DISNEY LIMITED EDITION: WHAT NOW GEPPETTO
MEDIUM: Hand-Embellished Giclée Print on Canvas
SIZE: 16" x 20"
EDITION SIZE: 95
ARTIST: Michael Humphries
SIGNED: Hand-Signed by Artist
ABOUT THE IMAGE: Geppetto and Pinocchio are inside whale, Geppetto fishing, and Pinocchio waiting for something to happen. Artwork inspired by a 1940 American animated musical fantasy film produced by Walt Disney.
ABOUT THE MEDIUM: Limited edition prints are reproductions of an original piece of art work. The giclée prints on canvas are museum quality prints that last the upwards of 100 years. Giclée printing is a process that uses fade-resistant, archival inks and archival substrates to print on large format printers. The run of prints are capped at a specific number. Limited edition prints can be more valuable to art collectors than prints without a restricted number of copies because of the rarity of the prints. Each piece is hand-numbered and embellished by the artist. Each piece also includes a Certificate of Authenticity.
ABOUT THE ARTIST: Michael Humphries passion to become an artist began as a youngster growing up in Tampa, Florida. Michael knew his destiny was to draw and paint, and when his family moved to Long Beach, California, his artistic abilities blossomed. Throughout high school, Michael sought every opportunity to observe nature and create art. While in his second year of college, Michael was drafted and served as a member of the Army’s 1st Air Cavalry Division’s Combat Art Team in Vietnam. Upon his return, Michael continued his art education at the Art Center College of Design in Pasadena, California, where he currently teaches.
Michael’s professional career began at Walt Disney Studios. While still a student at Art Center, Michael was asked to join Disney’s Feature Animation team as a background artist. Michael’s film credits include The Great Mouse Detective, The Rescuers Down Under, and The Hunchback of Notre Dame, as well as Academy Award® winners Who Framed Roger Rabbit? and The Lion King. He continued with Disney as art director for The Steadfast Tin Soldier segment of Fantasia 2000, as well as two musical shorts, One by One and the Academy Award® nominated short film The Little Match Girl. Michael was nominated for an Annie Award as production designer on Sony Pictures’ first 3D animated movie, Open Season. For his dedication to the art of animation, Michael was elected to the Academy of Motion Pictures Arts and Sciences and the Academy of Television Arts and Sciences.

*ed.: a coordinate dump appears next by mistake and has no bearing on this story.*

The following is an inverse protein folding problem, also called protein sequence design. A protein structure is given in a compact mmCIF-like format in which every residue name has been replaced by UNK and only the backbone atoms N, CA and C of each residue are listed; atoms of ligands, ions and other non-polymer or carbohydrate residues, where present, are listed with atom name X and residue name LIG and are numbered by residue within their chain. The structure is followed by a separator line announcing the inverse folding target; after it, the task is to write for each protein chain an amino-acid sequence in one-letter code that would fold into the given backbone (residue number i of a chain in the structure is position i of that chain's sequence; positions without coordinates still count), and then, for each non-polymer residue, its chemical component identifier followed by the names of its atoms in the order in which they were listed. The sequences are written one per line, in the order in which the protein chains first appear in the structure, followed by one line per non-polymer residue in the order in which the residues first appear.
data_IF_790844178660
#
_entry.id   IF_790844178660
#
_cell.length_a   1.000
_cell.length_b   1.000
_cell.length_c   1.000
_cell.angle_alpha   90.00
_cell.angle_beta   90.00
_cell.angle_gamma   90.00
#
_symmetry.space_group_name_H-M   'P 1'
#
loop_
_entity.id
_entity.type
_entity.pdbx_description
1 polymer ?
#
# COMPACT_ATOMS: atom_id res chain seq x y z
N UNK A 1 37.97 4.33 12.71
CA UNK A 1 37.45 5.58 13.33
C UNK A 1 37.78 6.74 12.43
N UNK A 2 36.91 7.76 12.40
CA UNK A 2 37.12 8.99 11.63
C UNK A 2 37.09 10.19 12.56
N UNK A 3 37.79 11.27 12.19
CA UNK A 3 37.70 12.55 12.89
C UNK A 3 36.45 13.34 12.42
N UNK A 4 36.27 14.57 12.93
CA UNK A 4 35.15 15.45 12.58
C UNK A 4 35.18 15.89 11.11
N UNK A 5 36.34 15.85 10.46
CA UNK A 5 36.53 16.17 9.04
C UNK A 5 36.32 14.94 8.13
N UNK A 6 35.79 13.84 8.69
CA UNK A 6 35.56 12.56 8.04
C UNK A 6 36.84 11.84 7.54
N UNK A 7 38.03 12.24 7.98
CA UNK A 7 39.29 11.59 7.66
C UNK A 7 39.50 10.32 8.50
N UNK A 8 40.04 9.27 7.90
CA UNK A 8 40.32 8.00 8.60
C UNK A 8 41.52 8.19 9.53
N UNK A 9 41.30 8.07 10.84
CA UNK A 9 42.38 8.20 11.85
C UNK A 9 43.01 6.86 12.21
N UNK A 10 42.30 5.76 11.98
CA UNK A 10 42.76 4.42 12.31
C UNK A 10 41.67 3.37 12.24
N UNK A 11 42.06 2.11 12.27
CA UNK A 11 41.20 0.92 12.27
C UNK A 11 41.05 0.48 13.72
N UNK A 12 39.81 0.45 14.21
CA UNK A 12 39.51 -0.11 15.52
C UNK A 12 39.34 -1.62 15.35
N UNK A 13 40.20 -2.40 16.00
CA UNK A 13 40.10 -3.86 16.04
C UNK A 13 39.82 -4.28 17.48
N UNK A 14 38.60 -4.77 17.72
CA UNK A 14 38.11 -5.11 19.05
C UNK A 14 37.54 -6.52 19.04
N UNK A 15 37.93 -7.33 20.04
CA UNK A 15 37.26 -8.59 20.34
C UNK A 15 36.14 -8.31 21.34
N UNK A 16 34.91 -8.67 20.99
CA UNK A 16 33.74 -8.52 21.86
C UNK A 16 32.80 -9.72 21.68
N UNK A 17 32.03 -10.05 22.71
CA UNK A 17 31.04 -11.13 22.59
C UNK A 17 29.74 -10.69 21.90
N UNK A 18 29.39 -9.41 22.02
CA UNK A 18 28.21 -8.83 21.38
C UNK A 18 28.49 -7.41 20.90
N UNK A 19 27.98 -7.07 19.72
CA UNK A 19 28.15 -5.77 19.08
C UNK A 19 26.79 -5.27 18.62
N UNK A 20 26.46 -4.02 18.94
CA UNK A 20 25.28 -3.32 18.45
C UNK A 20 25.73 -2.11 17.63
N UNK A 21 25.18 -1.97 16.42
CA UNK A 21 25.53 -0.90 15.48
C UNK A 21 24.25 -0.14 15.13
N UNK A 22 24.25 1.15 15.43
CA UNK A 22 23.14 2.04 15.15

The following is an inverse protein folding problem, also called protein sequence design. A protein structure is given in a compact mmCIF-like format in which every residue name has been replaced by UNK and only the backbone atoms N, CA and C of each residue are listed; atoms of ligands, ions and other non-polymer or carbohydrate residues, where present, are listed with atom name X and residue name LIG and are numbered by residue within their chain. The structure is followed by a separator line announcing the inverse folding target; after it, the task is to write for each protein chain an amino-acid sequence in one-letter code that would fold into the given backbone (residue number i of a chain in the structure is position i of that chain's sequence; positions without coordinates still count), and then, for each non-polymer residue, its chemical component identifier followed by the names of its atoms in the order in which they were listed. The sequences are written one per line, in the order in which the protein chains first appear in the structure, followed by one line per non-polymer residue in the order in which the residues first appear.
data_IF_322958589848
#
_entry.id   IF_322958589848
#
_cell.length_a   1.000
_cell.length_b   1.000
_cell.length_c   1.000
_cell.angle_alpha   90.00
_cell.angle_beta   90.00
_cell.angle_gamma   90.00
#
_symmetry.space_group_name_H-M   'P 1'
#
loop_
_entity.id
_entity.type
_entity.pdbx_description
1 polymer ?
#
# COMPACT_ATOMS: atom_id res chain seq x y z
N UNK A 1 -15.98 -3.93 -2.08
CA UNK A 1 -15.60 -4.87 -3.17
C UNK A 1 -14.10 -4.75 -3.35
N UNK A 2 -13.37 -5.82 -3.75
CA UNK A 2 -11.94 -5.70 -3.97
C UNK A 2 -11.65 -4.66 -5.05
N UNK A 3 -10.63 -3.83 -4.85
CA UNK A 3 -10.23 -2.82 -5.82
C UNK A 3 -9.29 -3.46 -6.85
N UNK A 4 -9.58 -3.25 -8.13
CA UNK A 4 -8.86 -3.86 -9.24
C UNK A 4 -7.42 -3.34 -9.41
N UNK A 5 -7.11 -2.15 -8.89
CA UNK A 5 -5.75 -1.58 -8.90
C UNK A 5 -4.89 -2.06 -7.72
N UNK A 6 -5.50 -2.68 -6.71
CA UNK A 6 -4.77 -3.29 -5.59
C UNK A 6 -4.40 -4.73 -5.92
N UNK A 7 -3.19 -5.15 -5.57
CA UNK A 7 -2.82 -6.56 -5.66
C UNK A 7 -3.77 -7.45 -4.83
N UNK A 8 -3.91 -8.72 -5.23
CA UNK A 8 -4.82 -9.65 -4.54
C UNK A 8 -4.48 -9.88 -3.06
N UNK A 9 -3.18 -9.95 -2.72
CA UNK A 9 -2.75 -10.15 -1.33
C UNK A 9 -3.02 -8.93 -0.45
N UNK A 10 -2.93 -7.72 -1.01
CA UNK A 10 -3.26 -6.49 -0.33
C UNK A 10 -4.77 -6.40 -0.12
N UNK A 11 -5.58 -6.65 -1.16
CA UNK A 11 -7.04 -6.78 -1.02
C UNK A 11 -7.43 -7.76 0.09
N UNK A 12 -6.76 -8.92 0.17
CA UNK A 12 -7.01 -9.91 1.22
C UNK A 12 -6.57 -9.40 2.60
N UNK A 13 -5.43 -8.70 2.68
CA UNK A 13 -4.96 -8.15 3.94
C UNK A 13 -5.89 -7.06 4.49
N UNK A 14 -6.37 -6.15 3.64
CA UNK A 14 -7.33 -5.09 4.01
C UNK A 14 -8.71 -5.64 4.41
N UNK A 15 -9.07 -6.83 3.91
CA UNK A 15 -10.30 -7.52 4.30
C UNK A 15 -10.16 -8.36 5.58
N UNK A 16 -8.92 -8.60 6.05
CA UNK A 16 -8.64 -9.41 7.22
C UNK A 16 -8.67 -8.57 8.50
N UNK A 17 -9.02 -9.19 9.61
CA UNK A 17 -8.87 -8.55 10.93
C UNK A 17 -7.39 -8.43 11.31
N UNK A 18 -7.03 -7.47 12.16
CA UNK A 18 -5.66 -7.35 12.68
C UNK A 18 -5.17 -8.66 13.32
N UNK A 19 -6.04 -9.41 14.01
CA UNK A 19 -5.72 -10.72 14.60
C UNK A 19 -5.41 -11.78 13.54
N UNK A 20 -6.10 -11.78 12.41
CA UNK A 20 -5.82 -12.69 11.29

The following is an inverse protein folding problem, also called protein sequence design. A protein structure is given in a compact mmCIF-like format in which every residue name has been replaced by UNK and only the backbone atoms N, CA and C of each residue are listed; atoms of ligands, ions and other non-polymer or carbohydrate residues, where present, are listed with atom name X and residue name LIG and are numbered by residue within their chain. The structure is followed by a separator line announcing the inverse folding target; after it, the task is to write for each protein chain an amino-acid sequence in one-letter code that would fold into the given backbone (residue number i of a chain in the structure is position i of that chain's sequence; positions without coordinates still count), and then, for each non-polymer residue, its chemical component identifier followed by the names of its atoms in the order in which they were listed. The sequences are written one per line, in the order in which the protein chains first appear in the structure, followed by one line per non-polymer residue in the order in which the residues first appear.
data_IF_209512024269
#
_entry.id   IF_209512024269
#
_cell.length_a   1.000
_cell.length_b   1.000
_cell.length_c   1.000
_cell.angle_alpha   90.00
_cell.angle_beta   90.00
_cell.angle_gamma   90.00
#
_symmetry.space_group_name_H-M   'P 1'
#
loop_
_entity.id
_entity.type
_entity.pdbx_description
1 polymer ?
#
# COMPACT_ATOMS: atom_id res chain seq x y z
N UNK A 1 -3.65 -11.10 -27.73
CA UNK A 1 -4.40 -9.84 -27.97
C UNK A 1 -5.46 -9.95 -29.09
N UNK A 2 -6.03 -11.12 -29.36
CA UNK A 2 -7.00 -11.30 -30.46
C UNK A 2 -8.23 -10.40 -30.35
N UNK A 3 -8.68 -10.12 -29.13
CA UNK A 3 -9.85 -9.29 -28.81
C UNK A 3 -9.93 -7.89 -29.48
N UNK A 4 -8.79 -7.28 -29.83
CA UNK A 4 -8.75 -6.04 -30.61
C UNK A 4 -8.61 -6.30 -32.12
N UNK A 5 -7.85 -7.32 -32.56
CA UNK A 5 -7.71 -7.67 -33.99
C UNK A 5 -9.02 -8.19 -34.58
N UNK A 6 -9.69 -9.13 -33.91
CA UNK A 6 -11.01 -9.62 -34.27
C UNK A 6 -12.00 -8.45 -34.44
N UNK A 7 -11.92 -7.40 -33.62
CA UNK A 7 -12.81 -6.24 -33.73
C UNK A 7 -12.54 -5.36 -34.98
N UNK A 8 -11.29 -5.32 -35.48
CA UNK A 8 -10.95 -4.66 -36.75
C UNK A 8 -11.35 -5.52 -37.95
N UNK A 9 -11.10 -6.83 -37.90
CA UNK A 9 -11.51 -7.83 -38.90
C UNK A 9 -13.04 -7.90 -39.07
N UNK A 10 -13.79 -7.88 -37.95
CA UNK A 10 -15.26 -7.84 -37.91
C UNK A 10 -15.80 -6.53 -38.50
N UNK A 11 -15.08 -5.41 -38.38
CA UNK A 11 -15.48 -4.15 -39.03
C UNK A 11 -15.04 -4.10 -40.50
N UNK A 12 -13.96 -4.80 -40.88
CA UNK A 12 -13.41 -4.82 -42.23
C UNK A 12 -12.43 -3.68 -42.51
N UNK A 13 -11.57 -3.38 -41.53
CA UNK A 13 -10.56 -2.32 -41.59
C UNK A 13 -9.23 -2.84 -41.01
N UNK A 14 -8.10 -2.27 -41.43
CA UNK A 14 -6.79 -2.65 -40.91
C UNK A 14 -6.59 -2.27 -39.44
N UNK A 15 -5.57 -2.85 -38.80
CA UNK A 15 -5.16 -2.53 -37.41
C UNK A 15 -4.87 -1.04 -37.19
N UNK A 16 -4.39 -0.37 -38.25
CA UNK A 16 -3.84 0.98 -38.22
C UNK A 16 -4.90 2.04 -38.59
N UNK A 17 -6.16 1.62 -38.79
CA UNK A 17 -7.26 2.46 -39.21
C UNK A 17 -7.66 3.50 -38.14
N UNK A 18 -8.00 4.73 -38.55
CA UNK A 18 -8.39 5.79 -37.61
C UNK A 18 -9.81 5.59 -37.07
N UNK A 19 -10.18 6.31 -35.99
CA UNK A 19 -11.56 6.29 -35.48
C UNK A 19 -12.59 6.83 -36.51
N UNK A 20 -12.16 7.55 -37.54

Michael’s paintings exhibit his fascination with the American landscape and continue to remind us to examine intimate designs in our world that we take for granted while inspiring us to discover those “little things” in nature as well. His attention to detail draws viewers into his paintings and compels them to stay awhile.
Michael resides with his wife and daughter in Studio City, California. Sagebrush Fine Art, Salt Lake City, Utah, reproduces his fine art prints.
ABOUT THE FILM: Bambi is a 1942 animated drama film directed by David Hand and produced by Walt Disney. The film is based on the 1923 book Bambi, a Life in the Woods by Austrian author and hunter Felix Salten. The film was released on August 13, 1942, and is the fifth Disney animated feature film.
The main characters are Bambi, a mule deer; his parents, the Great Prince of the forest and his unnamed mother; his friends Thumper, a pink-nosed rabbit; and Flower, a skunk; and his childhood friend and future mate, Faline. For the movie, Disney took the liberty of changing Bambi's species into a mule deer from his original species of roe deer, since roe deer are not native to North America. The film received three Academy Award nominations: Best Sound-Sam Slyfield, Best Song for "Love Is a Song" sung by Donald Novis and Original Music Score.
In June 2008, the American Film Institute presented a list of its "10 Top 10"—the best ten films in each of ten classic American film genres—after polling over 1,500 people from the creative community. Bambi placed third in animation. In December 2011, the film was added to the National Film Registry of the Library of Congress.